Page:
May 30, 2017


The Toughest Coach There Ever Was (Frank Deford, APRIL 30, 1984, Spoorts Illustrated)

Robert Victor Sullivan, whom you've surely never heard of, was the toughest coach of them all. He was so tough he had to have two tough nicknames, Bull and Cyclone, and his name was usually recorded this way: coach Bob "Bull" "Cyclone" Sullivan or coach Bob (Bull) (Cyclone) Sullivan. Also, at times he was known as Big Bob or Shotgun. He was the most unique of men, andyet he remains utterly representative of a time that has vanished, from the gridiron and from these United States.

Coach Bob "Bull" (Cyclone) Sullivan was a legend in his place. That place was Scooba, Miss, in Kemper County, hard by the Alabama line, hard to the rear of everywhere else. He was the football coach there, for East Mississippi Junior College, ruling this, his dominion, for most of the '50s and '60s with a passing attack that was a quarter century ahead of its time and a kind of discipline that was on its last legs. He was the very paradigm of that singular American figure, the coach--corch as they say in backwater Dixie--who loved his boys as he dominated them, drove off the weak and molded the survivors, making the game of football an equivalency test for life.

Bull Cyclone had spent his own years struggling through a hungry country childhood, getting wounded and killing in close combat as a Marine and then coming home to raise a family and till a tiny plot of American soil he had fought for. Once that would have meant working 40 acres with a mule and a plow. What Bull Cyclone turned was a parcel of earth 100 yards long and about half as wide, scratching out boys as his crop. "There are two reasons people play football," Bull Cyclone was heard to declare. "One is love of the game. The other is out of fear. I like the second reason a helluva lot better."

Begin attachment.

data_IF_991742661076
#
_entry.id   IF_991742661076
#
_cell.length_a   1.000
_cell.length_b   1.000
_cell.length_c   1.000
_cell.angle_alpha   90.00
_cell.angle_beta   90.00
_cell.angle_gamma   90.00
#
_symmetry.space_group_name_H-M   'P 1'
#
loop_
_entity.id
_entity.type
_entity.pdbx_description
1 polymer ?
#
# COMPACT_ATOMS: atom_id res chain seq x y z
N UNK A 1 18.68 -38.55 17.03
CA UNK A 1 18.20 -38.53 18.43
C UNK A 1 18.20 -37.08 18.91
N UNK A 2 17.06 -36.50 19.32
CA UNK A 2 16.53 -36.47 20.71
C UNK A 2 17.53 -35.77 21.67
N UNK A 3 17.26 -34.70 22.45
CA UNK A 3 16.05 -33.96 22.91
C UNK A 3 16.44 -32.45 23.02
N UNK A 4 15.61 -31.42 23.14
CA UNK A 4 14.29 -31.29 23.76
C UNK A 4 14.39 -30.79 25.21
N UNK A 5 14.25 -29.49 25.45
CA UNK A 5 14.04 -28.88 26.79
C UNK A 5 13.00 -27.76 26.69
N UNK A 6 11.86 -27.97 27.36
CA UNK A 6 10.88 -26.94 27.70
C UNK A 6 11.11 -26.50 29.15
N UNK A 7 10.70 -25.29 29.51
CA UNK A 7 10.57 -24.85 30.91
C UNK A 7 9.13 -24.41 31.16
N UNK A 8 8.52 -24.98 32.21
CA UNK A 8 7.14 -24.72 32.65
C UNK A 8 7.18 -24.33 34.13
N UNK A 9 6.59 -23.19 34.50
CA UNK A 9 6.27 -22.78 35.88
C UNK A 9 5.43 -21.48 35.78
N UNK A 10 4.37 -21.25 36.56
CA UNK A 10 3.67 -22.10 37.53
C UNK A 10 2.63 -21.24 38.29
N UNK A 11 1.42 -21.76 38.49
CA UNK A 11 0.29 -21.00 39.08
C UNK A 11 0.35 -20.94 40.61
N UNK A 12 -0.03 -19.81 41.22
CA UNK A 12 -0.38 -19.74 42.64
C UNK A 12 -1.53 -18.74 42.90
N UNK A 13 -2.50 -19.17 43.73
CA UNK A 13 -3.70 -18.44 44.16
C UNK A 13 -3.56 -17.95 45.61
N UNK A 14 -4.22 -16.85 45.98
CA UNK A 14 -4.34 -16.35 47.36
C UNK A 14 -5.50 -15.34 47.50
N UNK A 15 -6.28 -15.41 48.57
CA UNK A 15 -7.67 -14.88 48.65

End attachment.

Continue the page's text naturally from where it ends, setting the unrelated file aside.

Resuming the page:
Randall Bradberry, who is now the football coach at East Mississippi--most people just call it Scooba--was a quarterback there in 1967. One day a Buckeye jet trainer from the nearby Meridian Naval Auxiliary Air Station went out of control. The pilot bailed out, and the empty plane winged in dead over the campus, missing the boys' dorm by 40 feet before plowing into the ground, miraculously doing no damage to edifice or person, except for muddying N.J. Smith, an agriculture teacher, whose outdoor laboratory--"Mr. Smith's pasture"--abutted the football practice field. But what a God-awful noise! Bradberry heard the jet skim over and then explode. "The only thing that crossed through my mind was that the Russians were attacking us," he recalls, "and that they had decided they had to go after Corch Sullivan first. I mean that."

Except possibly for the story about how he made his team scrimmage in a pond full of man-eating alligators, none of the tales about Sullivan have been exaggerated. "I mean, everything you hear is true," says Joe Bradshaw, who played guard for him in the early '50s. Bull Cyclone did sometimes run scrimmages in the pond, except the only gator certified to have been in it was an itty-bitty one the coach's family had brought back from Florida as a souvenir. And maybe it did grow up.

Posted by at May 30, 2017 5:23 AM